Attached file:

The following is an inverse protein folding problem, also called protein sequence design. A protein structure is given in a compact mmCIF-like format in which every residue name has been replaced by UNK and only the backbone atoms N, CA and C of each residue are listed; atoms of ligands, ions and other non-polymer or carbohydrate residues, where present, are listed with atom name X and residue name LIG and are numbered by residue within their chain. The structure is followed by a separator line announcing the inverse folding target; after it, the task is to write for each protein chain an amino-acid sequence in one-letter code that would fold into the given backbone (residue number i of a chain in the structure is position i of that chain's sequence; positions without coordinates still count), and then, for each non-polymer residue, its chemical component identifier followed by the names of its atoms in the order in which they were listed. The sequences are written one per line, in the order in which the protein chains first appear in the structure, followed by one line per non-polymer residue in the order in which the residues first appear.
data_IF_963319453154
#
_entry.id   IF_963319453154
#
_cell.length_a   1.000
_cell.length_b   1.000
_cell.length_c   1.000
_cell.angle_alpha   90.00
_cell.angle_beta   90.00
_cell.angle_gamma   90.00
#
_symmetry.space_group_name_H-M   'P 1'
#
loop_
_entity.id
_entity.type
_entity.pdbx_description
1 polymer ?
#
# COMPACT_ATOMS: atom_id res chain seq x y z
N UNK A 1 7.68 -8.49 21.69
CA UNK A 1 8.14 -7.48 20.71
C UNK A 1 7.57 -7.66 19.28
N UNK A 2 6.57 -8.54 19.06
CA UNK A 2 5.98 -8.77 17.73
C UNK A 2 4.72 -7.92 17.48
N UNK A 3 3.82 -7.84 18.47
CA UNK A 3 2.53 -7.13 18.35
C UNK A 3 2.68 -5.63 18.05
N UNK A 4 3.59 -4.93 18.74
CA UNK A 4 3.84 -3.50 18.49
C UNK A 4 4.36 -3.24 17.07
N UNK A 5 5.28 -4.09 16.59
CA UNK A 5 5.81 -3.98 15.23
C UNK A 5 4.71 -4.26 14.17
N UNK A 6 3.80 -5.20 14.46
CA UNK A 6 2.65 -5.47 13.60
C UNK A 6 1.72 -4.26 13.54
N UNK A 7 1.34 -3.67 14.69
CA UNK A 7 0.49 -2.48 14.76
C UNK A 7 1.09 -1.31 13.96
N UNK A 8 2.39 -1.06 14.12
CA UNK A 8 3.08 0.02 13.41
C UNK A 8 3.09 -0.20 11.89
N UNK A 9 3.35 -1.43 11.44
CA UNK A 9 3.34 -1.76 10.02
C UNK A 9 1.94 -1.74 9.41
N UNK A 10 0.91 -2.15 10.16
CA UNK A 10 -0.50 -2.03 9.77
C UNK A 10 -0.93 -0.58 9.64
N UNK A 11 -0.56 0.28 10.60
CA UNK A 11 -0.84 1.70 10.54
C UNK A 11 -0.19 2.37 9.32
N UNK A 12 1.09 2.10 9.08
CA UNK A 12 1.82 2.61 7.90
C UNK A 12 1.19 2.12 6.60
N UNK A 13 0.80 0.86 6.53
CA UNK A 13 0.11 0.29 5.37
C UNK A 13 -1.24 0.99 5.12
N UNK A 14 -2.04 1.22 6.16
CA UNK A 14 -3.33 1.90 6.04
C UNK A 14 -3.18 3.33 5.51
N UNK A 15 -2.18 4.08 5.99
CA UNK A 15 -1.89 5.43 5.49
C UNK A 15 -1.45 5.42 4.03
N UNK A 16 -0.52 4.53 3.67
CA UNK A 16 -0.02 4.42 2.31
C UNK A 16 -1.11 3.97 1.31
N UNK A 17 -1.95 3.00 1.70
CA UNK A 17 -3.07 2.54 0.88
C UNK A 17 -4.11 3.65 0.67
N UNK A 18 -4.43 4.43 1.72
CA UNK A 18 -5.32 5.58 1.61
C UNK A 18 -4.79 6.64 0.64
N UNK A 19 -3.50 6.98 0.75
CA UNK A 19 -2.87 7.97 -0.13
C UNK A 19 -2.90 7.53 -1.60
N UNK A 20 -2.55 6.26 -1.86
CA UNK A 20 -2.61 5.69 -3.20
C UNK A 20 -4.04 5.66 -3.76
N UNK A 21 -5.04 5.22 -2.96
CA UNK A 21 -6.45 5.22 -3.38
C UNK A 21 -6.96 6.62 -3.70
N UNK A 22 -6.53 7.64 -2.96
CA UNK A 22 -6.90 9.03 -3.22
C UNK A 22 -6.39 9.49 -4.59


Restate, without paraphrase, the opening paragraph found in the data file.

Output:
The following is an inverse protein folding problem, also called protein sequence design. A protein structure is given in a compact mmCIF-like format in which every residue name has been replaced by UNK and only the backbone atoms N, CA and C of each residue are listed; atoms of ligands, ions and other non-polymer or carbohydrate residues, where present, are listed with atom name X and residue name LIG and are numbered by residue within their chain. The structure is followed by a separator line announcing the inverse folding target; after it, the task is to write for each protein chain an amino-acid sequence in one-letter code that would fold into the given backbone (residue number i of a chain in the structure is position i of that chain's sequence; positions without coordinates still count), and then, for each non-polymer residue, its chemical component identifier followed by the names of its atoms in the order in which they were listed. The sequences are written one per line, in the order in which the protein chains first appear in the structure, followed by one line per non-polymer residue in the order in which the residues first appear.